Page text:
- EU compels Apple to adopt USB-C by 2024.
- Apple set to feature an iPhone 15 USB-C charger for universal compatibility.
- Apple is likely to spin transition as a consumer convenience.
- The end of Lightning accessories: A new era for Apple.
In its pursuit to sway Apple towards adopting RCS messaging, Google may encounter failure, yet European Union lawmakers have triumphantly compelled Apple and other prominent brands to embrace an alternative universal standard, USB-C, by the conclusion of 2024.
Consequently, the forthcoming iPhone 15 set to debut at the September 12 or 13 event, may soon share an iPhone 15 USB C charger with even the most affordable Android devices, all of which abandoned the micro USB interface years ago.
While introducing the iPhone 15 USB C charge marks a significant victory for consumers – particularly those weary of toting multiple charging cables for their devices – there exists ample reason to suspect that Apple will endeavor to portray this transition as an innovation entirely of its own making, despite its vehement opposition to the legislation in the past.
Back in 2012, the iPhone 5 became the pioneer in adopting the Lightning connector, leaving the antiquated 30-pin connector in its wake.
Given the limited options that the EU ruling has left Apple with – namely, the adoption of USB-C, the creation of region-specific iPhones, or even the daring move towards a completely portless design – it appears highly likely that the tech giant will wholeheartedly embrace the shift rather than attempting to obscure the rationale behind this year’s transition.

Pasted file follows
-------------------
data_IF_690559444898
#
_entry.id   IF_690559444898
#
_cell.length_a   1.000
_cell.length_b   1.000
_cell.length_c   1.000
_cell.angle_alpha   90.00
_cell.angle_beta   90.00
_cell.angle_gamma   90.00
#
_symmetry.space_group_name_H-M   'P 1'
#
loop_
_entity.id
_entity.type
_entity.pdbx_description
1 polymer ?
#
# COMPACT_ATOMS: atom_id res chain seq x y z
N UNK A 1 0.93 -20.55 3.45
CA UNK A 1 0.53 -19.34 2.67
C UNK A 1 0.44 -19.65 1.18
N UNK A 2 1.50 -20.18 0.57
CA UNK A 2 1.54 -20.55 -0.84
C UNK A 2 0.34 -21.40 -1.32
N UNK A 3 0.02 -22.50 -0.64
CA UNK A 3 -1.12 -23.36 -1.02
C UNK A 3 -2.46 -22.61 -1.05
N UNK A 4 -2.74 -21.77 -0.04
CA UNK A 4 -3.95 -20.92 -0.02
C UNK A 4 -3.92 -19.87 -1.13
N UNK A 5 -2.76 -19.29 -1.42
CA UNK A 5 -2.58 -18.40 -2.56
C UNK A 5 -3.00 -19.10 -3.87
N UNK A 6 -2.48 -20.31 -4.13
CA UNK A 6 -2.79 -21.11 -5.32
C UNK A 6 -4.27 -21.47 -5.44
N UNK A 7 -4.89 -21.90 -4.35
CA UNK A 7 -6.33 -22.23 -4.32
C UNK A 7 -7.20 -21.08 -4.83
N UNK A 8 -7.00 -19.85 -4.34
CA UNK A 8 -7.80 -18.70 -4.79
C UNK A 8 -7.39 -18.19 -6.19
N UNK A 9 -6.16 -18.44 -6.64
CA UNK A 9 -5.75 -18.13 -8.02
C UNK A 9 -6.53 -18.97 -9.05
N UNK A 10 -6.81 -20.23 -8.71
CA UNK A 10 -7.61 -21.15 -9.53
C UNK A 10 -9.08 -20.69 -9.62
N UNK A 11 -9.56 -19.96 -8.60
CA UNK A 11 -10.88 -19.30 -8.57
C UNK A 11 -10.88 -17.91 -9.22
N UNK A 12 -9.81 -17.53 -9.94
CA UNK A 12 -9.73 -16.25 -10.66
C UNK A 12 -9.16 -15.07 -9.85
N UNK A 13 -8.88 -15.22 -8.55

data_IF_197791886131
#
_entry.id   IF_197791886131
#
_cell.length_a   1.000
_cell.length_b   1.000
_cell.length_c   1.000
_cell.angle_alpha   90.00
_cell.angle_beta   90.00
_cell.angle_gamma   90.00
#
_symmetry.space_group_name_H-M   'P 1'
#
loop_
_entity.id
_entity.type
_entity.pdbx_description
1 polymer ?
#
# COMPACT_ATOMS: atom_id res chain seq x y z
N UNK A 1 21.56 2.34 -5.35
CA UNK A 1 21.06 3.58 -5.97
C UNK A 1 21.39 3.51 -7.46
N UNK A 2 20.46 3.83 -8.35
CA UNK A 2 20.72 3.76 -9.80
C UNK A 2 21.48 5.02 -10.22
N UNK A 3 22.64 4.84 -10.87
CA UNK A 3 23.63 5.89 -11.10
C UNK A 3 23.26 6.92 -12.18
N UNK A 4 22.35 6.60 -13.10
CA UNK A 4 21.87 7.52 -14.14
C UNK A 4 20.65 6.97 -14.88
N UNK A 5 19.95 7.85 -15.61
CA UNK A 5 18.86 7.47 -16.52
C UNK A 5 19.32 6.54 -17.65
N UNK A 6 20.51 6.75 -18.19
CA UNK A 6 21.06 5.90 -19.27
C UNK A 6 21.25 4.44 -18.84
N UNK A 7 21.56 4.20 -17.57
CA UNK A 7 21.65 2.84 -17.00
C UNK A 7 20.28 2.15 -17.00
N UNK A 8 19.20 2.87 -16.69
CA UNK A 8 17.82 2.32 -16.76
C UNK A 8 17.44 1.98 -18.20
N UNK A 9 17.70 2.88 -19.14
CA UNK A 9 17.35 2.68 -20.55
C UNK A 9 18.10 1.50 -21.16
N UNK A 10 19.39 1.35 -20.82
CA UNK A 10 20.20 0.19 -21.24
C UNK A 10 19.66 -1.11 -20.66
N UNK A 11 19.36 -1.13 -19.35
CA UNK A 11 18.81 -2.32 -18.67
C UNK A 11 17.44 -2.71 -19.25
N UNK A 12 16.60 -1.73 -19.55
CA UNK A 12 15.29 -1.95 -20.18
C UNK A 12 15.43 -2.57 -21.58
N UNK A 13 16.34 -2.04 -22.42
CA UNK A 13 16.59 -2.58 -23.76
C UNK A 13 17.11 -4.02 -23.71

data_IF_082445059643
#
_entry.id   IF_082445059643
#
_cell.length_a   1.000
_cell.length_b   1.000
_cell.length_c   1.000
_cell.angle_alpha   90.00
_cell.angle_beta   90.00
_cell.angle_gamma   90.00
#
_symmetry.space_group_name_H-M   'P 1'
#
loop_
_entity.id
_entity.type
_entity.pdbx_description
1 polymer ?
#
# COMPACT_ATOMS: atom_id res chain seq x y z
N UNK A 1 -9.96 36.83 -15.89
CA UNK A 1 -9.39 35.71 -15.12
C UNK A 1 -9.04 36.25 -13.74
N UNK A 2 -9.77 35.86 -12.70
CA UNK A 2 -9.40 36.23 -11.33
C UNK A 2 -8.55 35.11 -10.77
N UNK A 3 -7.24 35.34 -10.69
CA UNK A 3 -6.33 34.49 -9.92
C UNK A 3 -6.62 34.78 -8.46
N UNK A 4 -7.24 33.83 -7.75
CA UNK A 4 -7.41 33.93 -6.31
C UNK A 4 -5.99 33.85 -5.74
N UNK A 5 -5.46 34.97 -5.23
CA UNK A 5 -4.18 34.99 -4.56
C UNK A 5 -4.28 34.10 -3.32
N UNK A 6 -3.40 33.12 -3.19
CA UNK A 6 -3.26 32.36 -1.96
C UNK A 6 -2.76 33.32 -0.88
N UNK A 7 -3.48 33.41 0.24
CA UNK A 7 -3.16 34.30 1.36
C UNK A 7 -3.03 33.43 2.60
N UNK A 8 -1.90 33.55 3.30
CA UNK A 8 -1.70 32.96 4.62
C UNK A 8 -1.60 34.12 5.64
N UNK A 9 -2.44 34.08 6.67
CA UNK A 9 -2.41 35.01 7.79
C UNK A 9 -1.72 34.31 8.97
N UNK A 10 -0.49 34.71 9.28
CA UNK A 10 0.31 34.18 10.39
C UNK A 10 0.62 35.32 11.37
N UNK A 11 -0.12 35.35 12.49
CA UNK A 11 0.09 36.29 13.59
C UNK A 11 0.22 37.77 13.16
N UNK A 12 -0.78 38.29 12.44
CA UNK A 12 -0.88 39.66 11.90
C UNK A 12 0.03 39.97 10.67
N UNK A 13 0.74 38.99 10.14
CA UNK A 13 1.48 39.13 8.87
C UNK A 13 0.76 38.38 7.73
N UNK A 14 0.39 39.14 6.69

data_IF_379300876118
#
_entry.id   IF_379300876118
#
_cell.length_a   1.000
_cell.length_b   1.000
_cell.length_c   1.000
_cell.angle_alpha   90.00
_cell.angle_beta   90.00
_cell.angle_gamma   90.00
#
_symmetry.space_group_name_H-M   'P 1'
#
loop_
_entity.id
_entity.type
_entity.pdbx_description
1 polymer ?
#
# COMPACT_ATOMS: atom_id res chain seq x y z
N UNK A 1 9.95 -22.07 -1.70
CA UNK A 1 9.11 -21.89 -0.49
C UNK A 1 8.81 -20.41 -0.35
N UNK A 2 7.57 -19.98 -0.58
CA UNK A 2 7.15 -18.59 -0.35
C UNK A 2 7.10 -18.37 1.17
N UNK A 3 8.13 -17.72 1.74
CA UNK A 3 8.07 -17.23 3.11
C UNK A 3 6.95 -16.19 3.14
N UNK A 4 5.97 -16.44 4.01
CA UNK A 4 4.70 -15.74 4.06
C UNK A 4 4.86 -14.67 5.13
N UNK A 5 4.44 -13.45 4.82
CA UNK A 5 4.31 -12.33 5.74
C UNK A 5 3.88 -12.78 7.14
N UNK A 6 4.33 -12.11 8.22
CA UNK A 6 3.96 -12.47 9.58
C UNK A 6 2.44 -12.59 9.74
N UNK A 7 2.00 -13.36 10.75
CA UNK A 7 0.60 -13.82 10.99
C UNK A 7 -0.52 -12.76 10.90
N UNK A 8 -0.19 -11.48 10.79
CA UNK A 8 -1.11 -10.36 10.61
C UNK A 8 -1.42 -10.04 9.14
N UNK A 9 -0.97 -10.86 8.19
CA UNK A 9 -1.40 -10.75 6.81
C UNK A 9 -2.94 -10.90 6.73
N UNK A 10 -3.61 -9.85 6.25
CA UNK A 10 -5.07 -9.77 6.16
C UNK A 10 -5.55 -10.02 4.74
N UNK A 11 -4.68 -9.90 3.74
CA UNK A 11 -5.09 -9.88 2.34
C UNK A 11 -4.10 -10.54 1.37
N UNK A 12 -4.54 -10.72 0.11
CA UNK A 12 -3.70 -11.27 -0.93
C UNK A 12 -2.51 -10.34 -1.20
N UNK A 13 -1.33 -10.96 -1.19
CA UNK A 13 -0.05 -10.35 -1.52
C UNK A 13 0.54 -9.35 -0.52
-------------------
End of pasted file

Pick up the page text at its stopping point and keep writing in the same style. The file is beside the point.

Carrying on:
In his informative Power On newsletter, Bloomberg’s Mark Gurman elucidated that this shift might incur financial losses for Apple, stemming from licensing fees typically collected from accessory manufacturers under the Made for iPhone (MFi) program.
Additionally, it can make the business more vulnerable to clients migrating to Android smartphones. However, Apple is likely to present this transition as a benevolent stroke of genius, with consumer convenience at its core.
For instance, the prospect of traveling with a single cable and charger compatible with your MacBook, iPad, or iPhone, and, thanks to a novel charging case, AirPods, is on the horizon.
Buyers of the iPhone 15 Pro will also benefit from enhanced wired data transfer rates and charging speeds, although Gurman speculates that Apple might curtail performance when using non-MFi cables and adapters. While Apple is moving toward a universal standard with the iPhone 15 USB C charger, it doesn’t mean it won’t retain some of its trademark quirks.
To prevent this transition from turning into a public relations debacle akin to the removal of the headphone jack, Apple may never openly acknowledge the EU’s role, at least not on the public stage. The legislators argued that universal USB-C adoption across all smartphones would decrease e-waste generation, as more devices would share a consistent standard for cables and chargers.
In contrast, Apple contended that the shift to the iPhone 15 USB C charger would render the current generation of Lightning accessories obsolete. Last year, Greg Joswiak, Apple’s head of marketing, expressed displeasure that governments were encroaching on product design decisions.
While this transition carries several advantages for consumers, there’s undoubtedly a substantial portion of iOS enthusiasts who will be irked by the sudden obsolescence of certain accessories, such as the older USB-A chargers that once accompanied earlier iPhone models.
It seems reasonable to surmise that Apple, as a brand, would have clung to the Lightning standard if the EU had not intervened – at least until the persistent rumors of a portless device come to fruition.
It’s only a matter of time before we witness the iPhone 15 USB C charger in iPhone 15 series. At the very least, you and your acquaintances who own iPhones will soon be able to share a solitary charging cable. Now, the only missing piece of the puzzle is the introduction of RCS to iOS, to achieve true harmony between these two platforms.
Source(S): Android Police